Angélique de Place and Swannie Robert, our readers picks #266, both develop intuitive body of works, inspired by femininity. Though one is undertaking a spiritual quest, the other documents a rather unknown disease.
“My process is intuitive, sensitive and intimate. It questions the deep changes of our era”
, Swannie Robert says. This photographer and fashion stylist based in Paris is always documenting one’s self-appreciation, their relation to nature, and the importance of femininity in our society. Themes that we find in What she gave me. “The project tries to redefine the feminine principle as an energy source emanating from Earth”, she explains. Produced during a several-month trip to the island of Amorgos, in Greece, the series blends together pictures of landscapes and naked bodies: a quest of spiritual (re)connection between body and soul. “Though the series only showcases female bodies, it is the feminine energy – that we all have in us – that is represented”, the photographer tells us. To her, it is important to give value to this energy, lost in a mutating world. “A world which needs to recreate itself and find meaning”, she adds. A multilayered work tackled numerous philosophical theses.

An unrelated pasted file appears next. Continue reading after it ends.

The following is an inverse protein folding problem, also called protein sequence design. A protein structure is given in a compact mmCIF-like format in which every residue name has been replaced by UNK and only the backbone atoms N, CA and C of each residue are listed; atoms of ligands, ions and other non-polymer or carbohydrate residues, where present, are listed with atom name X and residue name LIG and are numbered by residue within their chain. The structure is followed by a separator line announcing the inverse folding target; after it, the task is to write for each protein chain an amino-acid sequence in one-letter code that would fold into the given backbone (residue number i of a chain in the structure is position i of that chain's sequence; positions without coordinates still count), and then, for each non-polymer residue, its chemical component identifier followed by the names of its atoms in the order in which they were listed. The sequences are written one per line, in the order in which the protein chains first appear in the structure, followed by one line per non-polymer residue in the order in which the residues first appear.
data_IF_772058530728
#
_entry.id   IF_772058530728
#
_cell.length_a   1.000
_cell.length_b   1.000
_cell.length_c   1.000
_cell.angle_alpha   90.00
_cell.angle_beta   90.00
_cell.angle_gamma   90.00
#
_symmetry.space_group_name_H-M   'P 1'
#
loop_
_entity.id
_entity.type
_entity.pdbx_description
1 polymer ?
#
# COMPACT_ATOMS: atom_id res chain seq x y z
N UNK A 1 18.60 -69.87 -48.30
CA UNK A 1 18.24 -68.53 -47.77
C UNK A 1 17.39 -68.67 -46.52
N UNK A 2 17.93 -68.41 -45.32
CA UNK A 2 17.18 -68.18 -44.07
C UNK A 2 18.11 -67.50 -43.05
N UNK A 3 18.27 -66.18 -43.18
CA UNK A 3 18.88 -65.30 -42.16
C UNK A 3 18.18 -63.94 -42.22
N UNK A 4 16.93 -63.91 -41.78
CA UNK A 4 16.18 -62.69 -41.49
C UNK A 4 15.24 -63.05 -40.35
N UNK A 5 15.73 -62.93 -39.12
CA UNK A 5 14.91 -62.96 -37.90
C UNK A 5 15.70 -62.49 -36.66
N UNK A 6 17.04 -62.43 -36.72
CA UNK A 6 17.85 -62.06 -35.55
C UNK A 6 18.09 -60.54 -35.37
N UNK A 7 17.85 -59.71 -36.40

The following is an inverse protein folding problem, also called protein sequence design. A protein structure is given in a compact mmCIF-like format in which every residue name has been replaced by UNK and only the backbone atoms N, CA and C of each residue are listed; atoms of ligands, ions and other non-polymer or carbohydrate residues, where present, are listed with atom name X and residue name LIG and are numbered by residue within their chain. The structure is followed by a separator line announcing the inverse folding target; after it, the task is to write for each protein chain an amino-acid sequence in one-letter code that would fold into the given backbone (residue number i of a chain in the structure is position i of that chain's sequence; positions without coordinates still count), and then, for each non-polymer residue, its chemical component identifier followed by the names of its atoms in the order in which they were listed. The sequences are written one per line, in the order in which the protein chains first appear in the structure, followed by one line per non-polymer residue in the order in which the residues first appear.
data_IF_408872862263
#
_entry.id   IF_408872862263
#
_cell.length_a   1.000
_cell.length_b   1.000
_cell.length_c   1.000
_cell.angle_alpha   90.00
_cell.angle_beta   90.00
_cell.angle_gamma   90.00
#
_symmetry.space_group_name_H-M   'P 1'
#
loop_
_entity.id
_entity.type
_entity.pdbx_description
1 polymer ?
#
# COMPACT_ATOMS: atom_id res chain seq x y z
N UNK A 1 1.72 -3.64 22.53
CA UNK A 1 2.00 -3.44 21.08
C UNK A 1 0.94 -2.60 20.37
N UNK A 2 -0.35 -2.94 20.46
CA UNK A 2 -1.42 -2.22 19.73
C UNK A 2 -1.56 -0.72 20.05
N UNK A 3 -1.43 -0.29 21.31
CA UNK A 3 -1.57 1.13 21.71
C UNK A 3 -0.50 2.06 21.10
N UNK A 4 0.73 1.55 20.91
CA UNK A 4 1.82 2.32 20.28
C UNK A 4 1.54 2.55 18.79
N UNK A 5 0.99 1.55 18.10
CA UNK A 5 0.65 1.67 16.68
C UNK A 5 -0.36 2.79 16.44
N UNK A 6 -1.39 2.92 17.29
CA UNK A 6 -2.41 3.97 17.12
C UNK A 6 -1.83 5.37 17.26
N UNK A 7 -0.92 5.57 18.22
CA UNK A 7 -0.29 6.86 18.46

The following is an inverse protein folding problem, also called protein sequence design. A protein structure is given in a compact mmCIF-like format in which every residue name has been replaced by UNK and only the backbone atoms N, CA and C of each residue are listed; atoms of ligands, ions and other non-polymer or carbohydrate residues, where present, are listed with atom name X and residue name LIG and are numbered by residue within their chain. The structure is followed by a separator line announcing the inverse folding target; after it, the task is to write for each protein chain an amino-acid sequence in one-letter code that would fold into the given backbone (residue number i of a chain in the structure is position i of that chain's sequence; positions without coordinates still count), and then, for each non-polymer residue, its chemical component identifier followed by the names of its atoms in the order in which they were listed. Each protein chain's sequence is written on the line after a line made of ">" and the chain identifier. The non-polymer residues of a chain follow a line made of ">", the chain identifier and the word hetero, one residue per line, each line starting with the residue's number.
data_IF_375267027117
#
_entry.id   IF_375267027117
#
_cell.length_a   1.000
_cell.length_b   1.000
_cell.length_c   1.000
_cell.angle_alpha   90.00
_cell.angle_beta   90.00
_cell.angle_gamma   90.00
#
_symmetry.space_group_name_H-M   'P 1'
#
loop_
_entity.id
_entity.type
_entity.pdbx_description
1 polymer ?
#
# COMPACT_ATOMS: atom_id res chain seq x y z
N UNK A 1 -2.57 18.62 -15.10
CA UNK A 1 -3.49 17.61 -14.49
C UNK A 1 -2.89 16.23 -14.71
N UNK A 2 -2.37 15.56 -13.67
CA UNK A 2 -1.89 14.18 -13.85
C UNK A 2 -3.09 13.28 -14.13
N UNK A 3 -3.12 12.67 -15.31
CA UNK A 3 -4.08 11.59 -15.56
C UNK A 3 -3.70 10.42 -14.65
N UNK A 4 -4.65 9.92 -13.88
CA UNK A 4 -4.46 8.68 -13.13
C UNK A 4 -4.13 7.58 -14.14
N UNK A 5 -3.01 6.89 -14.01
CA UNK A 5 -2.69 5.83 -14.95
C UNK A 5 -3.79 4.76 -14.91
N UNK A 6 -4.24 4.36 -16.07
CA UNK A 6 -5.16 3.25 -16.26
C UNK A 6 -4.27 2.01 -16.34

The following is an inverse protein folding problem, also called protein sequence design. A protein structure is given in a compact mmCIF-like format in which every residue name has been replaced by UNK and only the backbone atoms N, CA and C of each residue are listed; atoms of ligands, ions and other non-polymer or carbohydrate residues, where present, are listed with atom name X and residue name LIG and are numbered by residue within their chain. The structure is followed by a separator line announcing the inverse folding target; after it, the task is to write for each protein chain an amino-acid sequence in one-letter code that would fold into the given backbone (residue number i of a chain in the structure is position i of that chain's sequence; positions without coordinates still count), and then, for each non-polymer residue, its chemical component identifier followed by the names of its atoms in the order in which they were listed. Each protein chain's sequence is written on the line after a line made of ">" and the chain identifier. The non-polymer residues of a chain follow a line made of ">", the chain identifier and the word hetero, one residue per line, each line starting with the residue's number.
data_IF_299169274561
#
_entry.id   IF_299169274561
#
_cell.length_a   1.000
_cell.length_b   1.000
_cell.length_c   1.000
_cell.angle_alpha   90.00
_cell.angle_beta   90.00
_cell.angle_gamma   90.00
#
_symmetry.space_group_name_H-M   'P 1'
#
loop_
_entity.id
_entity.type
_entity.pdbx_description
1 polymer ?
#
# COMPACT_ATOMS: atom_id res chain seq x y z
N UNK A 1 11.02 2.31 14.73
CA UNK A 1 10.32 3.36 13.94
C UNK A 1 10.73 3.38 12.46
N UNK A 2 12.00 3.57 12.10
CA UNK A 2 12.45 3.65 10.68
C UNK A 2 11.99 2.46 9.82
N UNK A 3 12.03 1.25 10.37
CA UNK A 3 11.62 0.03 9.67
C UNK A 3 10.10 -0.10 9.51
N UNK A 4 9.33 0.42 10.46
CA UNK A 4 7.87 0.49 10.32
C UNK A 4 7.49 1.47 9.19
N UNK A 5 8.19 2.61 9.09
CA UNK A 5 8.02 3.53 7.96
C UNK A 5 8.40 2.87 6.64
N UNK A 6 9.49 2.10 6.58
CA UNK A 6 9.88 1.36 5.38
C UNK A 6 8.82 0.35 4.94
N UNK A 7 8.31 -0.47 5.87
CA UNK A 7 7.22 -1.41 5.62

© Swannie Robert
Born in France in 1988, Angélique de Place trained at the Paris Speos Institute of photography and in Magnum Master classes. She now lives and work between Paris and Athens, and develops an intimate body of work, inspired by femininity, emotions and empathy. In The Invisible, a documentary series, she illustrated her daily life, scarred by a disease: endometriosis. “Diagnosed in 2017 after ten years of medical guessing, this chronic disorder has already cost me seven operations, the photographer tells us. With this project, I want to shed light on this disease, in all its breadth and repercussions, because it is not only about me: one woman out of ten suffers from it – 176 million women in the world!” Working with a cold monochrome reminiscent of hospitals, Angélique de Place showcases what hides behind the scenes. Alongside the images, texts evoking journal entries describe her suffering. “There is no treatment. Surgical interventions, painkillers, hormonal injections and pills prescribed are merely fighting symptoms, not the cause, which is still unknown to this day (…) Women’s health has always been greatly stigmatized. Our pain is never taken seriously”, she reminds us. A necessary project.
© Angélique de Place
Cover picture: © Angélique de Place